Some people love it. Some people hate it. But we all wonder, “Why do dogs lick?” Understanding dog body language helps you decipher what it means when dogs lick, and, more specifically, why your dog is licking you at that moment.
Perhaps the most obvious reason why dogs lick you is to get salt or even food crumbs off. You’ve probably noticed your dog seems more eager to lick you if you are sweaty. That’s because they like the salt in the sweat. Dogs also love to lick a hand or face just after you’ve finished eating — they’re great cleanup crews!
What does it mean when a dog licks you?
Puppies lick adult dogs around the mouth as a sign of appeasement, meaning they are not threatening. Some puppies and adult dogs will also lick a human’s face as a way to show their affection. Dogs that are licking for this reason will have a soft relaxed body and a wiggly tail.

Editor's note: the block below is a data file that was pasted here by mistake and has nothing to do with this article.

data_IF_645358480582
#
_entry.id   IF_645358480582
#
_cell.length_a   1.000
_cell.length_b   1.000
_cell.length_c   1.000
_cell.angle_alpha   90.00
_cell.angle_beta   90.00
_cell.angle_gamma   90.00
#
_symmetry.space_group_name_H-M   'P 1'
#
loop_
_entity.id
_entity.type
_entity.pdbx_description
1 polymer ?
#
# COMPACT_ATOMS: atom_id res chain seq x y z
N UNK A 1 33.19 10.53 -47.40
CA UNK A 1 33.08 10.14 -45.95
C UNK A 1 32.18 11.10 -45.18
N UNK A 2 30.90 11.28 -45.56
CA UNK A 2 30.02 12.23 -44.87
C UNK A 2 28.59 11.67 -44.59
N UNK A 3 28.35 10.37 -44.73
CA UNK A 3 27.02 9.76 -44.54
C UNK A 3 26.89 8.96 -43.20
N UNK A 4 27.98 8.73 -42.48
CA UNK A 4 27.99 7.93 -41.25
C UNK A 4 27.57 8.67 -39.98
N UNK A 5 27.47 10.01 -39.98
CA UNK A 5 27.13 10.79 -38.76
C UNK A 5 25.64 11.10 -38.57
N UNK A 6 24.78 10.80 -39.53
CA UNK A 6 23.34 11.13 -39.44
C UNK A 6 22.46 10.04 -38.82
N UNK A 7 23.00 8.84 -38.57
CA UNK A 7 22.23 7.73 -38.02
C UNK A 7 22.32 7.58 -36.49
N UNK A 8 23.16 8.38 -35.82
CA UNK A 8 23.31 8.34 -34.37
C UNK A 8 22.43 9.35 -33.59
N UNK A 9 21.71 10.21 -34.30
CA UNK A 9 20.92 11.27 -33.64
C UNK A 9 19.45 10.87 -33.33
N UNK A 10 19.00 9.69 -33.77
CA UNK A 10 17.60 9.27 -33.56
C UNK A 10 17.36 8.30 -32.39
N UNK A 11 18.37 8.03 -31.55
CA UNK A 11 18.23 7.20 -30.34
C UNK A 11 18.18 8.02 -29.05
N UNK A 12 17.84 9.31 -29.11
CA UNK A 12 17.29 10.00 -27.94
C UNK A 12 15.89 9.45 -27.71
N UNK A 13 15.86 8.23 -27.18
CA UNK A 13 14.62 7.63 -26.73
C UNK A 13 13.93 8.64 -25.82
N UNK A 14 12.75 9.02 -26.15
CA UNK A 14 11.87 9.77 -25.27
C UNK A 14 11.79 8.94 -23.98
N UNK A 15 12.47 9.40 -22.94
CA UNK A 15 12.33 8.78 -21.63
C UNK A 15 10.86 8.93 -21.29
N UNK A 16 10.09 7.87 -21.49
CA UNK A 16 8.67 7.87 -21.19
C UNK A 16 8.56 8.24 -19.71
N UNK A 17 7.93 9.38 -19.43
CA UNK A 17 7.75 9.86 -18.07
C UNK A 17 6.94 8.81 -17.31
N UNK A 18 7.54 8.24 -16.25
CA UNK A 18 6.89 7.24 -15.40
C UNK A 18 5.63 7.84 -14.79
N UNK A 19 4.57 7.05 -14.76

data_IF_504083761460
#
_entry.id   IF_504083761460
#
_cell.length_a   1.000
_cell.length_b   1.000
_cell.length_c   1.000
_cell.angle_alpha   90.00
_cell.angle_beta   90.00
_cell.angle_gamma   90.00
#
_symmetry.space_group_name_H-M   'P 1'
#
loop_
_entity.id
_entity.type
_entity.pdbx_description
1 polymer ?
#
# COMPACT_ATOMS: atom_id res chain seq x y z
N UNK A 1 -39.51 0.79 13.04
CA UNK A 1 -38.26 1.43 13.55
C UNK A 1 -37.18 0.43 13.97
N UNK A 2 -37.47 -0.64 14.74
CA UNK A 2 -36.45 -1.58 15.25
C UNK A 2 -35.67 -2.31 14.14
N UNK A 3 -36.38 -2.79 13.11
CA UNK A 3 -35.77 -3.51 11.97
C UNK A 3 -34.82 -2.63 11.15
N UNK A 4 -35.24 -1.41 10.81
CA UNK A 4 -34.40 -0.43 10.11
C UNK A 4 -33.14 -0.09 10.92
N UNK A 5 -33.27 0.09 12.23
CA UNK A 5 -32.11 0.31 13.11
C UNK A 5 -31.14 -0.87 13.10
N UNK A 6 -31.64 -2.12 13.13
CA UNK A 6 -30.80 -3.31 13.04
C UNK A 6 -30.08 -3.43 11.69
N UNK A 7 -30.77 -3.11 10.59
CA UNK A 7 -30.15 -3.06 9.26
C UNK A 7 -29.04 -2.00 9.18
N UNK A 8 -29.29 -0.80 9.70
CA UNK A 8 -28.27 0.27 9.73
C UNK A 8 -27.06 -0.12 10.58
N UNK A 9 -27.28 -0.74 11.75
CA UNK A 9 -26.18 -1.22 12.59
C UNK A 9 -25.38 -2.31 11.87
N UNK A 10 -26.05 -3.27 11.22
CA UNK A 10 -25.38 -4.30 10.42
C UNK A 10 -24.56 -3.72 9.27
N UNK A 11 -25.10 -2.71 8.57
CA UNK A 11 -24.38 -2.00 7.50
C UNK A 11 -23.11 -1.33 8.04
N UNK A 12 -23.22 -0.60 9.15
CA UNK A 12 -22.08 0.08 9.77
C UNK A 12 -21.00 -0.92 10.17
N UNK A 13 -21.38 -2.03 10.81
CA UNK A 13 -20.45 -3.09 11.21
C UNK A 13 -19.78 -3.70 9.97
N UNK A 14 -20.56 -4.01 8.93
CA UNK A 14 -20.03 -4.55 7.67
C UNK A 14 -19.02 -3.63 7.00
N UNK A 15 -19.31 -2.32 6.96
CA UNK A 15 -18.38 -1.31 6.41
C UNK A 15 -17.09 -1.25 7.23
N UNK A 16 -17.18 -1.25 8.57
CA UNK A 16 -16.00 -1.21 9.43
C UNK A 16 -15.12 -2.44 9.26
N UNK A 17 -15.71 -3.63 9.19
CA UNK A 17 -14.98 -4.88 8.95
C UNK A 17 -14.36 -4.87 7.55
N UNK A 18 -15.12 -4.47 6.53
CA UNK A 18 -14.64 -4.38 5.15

Appeasement licking can also come from a state of stress. Dogs that do not want to interact may lip-lick themselves, tongue flick or lick your mouth. These dogs will have stiff body posture, be low to the ground and have a tucked tail. They will move away quickly after licking.
What does it mean when dogs lick you compulsively? Compulsive licking is often a sign of something medical going on. Dogs that obsessively lick you in one spot may be suffering from a range of things, like allergies, hot spots or anxiety. If you witness this behavior, a trip to the vet is in order.
There are many reasons why dogs lick. Learning more about how your dog communicates with his tongue can deepen your bond and even help prevent dog bites by recognizing a stressed dog that needs to left alone.
This article was originally published by Dogster.com. Read the original article here.